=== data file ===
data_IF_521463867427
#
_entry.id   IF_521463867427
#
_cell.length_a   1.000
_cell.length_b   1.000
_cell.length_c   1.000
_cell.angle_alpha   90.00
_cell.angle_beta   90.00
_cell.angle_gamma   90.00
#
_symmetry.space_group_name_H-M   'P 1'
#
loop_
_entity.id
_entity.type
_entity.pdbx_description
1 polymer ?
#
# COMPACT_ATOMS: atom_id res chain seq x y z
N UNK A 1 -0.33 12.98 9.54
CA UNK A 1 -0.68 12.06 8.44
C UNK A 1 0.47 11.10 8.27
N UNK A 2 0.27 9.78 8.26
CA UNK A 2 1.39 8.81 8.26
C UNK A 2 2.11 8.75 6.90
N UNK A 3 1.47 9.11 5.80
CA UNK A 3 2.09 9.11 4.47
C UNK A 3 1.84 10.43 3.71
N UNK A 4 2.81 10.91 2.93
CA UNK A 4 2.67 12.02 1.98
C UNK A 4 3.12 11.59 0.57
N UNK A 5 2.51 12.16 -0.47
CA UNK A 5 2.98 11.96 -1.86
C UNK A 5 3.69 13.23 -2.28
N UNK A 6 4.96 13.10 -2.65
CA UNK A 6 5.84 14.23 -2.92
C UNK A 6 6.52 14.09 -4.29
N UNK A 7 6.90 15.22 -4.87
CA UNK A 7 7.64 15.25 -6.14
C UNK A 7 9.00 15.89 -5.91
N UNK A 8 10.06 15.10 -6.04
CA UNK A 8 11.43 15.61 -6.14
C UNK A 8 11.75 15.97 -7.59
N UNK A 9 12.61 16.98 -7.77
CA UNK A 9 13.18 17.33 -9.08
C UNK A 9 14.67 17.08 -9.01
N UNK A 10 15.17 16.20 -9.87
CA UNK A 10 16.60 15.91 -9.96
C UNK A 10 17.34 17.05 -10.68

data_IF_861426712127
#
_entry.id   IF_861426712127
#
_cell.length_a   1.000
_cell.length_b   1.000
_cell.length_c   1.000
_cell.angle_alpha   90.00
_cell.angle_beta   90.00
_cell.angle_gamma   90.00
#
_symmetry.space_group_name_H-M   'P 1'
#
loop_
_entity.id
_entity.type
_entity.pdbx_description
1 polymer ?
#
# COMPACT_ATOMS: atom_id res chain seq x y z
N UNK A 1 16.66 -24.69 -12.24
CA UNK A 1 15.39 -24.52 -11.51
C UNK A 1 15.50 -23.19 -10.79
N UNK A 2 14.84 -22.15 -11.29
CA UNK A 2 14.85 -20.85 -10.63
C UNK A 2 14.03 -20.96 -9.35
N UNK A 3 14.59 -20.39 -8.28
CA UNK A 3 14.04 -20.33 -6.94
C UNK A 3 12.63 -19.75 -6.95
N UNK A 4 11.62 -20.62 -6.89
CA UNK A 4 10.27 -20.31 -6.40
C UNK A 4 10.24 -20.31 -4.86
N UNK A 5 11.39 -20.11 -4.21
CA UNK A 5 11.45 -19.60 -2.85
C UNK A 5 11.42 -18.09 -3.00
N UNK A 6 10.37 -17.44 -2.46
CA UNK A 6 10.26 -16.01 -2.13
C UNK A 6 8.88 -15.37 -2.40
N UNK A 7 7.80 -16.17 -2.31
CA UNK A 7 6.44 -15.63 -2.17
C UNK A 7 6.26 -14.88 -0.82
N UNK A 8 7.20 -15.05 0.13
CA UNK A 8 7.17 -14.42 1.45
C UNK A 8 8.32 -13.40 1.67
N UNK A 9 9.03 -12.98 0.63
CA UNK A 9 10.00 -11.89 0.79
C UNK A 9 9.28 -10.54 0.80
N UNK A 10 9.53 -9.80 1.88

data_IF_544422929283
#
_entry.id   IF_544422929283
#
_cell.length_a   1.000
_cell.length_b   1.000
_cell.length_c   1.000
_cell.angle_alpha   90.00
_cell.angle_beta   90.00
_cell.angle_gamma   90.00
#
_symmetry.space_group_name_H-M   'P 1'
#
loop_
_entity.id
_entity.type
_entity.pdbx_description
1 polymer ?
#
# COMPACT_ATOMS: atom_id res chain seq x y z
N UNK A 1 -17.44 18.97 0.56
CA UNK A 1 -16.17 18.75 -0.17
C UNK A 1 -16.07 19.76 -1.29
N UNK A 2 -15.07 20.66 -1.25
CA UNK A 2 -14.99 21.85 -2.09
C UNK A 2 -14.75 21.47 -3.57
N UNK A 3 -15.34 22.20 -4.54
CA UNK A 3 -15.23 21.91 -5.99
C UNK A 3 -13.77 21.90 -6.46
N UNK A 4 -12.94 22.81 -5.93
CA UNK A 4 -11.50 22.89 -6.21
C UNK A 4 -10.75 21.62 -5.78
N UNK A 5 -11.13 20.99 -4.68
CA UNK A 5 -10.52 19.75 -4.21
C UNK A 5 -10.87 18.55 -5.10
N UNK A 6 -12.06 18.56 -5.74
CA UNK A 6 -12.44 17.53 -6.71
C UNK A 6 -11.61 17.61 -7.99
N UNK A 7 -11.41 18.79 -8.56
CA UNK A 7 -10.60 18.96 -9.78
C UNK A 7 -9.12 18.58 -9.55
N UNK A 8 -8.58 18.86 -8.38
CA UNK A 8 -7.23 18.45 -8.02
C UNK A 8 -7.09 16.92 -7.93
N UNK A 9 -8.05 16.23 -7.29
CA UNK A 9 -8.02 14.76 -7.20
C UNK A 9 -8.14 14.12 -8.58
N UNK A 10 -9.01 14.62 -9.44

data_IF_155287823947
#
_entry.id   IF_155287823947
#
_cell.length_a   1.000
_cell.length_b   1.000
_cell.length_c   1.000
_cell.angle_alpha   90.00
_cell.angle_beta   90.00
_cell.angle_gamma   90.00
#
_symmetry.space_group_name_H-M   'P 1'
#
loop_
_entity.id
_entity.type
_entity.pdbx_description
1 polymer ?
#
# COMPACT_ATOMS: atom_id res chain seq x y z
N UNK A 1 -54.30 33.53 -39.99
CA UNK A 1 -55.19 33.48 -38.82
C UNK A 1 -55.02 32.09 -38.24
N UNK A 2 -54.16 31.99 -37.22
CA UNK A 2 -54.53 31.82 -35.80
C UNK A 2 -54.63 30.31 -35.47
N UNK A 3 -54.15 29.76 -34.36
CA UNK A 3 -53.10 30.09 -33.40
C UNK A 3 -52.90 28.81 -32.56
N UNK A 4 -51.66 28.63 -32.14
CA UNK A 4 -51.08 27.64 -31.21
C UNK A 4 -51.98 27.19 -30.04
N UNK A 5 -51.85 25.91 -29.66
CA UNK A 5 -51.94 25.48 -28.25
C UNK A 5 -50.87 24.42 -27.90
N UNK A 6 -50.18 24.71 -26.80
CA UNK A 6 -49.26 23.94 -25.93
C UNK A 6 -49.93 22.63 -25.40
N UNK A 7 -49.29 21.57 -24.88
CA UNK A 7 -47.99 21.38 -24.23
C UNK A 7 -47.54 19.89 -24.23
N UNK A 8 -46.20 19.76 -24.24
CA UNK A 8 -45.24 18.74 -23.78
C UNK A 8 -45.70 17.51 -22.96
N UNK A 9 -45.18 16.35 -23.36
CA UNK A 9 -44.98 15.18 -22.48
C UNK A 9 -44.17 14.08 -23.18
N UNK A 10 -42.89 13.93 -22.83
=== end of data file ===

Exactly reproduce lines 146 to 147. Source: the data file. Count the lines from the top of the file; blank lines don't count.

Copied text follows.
N UNK A 10 -9.01 14.62 -9.44

data_IF_155287823947